Skip main navigation

£199.99 £139.99 for one year of Unlimited learning. Offer ends on 28 February 2023 at 23:59 (UTC). T&Cs apply

Find out more

Wrapping up: Week 1

In this article, Marcel Luethi and Ghazi Bouabene look back at the concepts that they covered this week.
© University of Basel

In this week we have taken a look at the main concepts and basic notions of shape modelling.

We have discussed what we mean by the term shape and how shapes can be represented using a set of boundary points. We have seen that we can characterize a shape family by defining a probability distribution, which assigns to every shape (i.e. to every configuration of the boundary points) a probability. Shape instances with a higher probability are more likely to belong to the shape family than unlikely instances.

We have already derived a first shape model, where we have used only two measurements (the length and the span of the hand) to represent the shape. Although this model is overly simplistic, it illustrates many of the ideas and concepts that we will develop in this course. The main difference to the models that we will deal with in the rest of this course is, that we will not only work with two measurements, but with all the points that represent the shape. For this we will need to discuss how we can represent the variations in the boundary points and how we can formulate a probabilistic model of these variations. This will be the main topic of next week.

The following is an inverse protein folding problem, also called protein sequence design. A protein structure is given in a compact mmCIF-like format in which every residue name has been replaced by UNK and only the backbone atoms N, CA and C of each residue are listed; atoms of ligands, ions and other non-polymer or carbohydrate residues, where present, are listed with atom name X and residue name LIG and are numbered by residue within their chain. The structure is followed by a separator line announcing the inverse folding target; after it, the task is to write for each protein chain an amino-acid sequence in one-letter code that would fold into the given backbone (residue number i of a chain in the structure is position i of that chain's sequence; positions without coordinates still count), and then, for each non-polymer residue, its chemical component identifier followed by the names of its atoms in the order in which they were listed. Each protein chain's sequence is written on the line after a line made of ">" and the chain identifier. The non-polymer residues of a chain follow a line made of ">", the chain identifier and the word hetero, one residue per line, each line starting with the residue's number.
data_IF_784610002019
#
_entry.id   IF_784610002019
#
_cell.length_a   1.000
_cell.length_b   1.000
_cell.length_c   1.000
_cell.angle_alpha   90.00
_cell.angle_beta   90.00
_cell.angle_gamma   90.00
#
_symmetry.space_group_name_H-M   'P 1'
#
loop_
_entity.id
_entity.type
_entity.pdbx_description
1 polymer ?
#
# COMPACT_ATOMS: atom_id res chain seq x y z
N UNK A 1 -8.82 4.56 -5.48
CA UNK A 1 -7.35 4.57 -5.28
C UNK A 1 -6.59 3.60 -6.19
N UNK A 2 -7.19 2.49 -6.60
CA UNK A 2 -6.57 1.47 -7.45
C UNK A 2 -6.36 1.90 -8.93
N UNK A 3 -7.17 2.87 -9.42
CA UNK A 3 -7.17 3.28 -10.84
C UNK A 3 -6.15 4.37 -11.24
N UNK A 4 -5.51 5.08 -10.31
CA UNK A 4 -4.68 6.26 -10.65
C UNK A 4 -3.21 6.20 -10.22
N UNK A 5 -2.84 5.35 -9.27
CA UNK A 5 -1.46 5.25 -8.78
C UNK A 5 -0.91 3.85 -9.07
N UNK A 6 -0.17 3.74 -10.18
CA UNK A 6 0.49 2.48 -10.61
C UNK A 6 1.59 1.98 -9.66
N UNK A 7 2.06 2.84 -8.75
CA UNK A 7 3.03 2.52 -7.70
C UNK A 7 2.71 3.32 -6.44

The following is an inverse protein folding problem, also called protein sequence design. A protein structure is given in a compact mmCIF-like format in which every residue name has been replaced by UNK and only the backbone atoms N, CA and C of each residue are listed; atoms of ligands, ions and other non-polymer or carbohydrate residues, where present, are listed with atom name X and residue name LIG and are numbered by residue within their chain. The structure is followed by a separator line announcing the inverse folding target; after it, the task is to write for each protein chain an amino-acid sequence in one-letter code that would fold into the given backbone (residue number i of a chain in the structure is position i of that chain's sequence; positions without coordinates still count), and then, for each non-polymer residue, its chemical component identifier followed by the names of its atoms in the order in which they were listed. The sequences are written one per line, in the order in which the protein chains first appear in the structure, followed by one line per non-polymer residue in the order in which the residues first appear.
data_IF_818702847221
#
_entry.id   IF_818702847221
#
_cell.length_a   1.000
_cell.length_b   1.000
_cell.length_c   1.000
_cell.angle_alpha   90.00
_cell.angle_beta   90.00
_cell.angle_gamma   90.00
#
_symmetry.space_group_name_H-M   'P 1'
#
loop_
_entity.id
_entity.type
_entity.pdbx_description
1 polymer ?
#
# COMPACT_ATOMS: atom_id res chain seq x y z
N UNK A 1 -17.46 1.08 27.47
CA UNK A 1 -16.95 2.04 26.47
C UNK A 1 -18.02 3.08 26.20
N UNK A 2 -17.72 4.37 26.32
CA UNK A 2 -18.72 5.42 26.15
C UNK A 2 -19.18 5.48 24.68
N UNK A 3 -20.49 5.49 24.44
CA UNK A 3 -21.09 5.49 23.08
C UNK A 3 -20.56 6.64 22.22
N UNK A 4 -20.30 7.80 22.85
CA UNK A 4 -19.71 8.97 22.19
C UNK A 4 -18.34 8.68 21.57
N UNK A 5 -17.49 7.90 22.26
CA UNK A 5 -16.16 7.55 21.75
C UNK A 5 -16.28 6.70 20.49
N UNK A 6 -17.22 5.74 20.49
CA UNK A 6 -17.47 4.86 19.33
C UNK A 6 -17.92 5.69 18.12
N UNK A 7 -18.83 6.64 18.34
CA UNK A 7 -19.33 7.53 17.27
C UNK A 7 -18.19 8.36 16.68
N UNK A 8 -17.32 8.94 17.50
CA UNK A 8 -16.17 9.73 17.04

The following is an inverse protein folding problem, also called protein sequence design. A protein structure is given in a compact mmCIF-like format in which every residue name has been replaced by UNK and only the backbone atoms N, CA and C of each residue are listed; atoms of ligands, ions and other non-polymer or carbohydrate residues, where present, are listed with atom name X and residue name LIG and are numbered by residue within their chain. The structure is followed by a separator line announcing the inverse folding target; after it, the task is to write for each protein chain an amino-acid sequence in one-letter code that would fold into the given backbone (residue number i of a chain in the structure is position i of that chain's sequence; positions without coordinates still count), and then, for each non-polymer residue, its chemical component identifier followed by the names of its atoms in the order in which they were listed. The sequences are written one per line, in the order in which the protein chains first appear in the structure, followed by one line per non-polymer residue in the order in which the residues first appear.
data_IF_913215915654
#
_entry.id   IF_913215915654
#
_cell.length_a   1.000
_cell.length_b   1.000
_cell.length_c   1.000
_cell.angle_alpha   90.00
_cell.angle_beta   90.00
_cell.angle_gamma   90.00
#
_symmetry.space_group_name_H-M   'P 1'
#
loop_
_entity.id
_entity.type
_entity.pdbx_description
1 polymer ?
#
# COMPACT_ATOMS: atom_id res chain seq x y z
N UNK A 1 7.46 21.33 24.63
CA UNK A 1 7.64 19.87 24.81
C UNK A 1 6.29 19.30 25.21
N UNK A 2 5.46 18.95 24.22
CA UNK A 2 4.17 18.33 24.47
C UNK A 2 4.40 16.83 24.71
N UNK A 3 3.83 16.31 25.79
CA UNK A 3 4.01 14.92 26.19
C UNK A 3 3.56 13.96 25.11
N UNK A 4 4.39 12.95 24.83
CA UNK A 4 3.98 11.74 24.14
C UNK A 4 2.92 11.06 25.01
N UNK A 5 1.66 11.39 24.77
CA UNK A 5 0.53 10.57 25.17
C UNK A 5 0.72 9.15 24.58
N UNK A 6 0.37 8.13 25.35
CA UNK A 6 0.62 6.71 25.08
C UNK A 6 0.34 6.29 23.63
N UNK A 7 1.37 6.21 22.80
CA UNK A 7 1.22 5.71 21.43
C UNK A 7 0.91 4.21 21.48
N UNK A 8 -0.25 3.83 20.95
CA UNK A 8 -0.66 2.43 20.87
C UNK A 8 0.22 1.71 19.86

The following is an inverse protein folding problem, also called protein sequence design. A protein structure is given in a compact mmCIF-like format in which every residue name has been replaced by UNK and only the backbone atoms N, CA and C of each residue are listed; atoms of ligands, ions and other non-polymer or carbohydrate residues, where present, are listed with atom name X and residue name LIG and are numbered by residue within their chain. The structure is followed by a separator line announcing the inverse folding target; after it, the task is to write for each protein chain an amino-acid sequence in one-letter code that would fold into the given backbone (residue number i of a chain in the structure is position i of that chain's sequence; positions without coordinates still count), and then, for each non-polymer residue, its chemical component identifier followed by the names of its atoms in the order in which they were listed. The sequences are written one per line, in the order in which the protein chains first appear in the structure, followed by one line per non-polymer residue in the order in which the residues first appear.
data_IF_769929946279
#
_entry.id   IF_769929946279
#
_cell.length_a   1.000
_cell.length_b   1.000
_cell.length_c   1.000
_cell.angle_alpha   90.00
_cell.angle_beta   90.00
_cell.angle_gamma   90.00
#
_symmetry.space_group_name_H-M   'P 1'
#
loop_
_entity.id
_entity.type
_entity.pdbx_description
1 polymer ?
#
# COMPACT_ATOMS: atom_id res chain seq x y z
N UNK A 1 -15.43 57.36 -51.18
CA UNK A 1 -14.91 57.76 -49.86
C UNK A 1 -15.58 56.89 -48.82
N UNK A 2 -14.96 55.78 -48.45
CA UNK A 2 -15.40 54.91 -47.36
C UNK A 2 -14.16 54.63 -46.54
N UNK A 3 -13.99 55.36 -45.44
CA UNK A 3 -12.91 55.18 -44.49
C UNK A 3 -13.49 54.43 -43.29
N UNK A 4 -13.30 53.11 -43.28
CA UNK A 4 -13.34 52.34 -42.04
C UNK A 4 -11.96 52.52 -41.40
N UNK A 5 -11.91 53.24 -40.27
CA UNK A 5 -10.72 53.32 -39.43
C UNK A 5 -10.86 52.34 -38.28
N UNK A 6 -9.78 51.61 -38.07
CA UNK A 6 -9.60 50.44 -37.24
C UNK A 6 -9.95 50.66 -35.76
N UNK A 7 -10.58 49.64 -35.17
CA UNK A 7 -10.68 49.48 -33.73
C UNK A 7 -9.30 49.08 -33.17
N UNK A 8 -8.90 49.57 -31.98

By now you should also have ScalismoLab running and you may even have experimented a bit with it already. In the next few weeks, ScalismoLab will play an important role, as it will allow you to explore the theory, to visualize the otherwise abstract concepts, and to experiment with your own shape models.

© University of Basel
This article is from the free online

Statistical Shape Modelling: Computing the Human Anatomy

Created by
FutureLearn - Learning For Life

Our purpose is to transform access to education.

We offer a diverse selection of courses from leading universities and cultural institutions from around the world. These are delivered one step at a time, and are accessible on mobile, tablet and desktop, so you can fit learning around your life.

We believe learning should be an enjoyable, social experience, so our courses offer the opportunity to discuss what you’re learning with others as you go, helping you make fresh discoveries and form new ideas.
You can unlock new opportunities with unlimited access to hundreds of online short courses for a year by subscribing to our Unlimited package. Build your knowledge with top universities and organisations.

Learn more about how FutureLearn is transforming access to education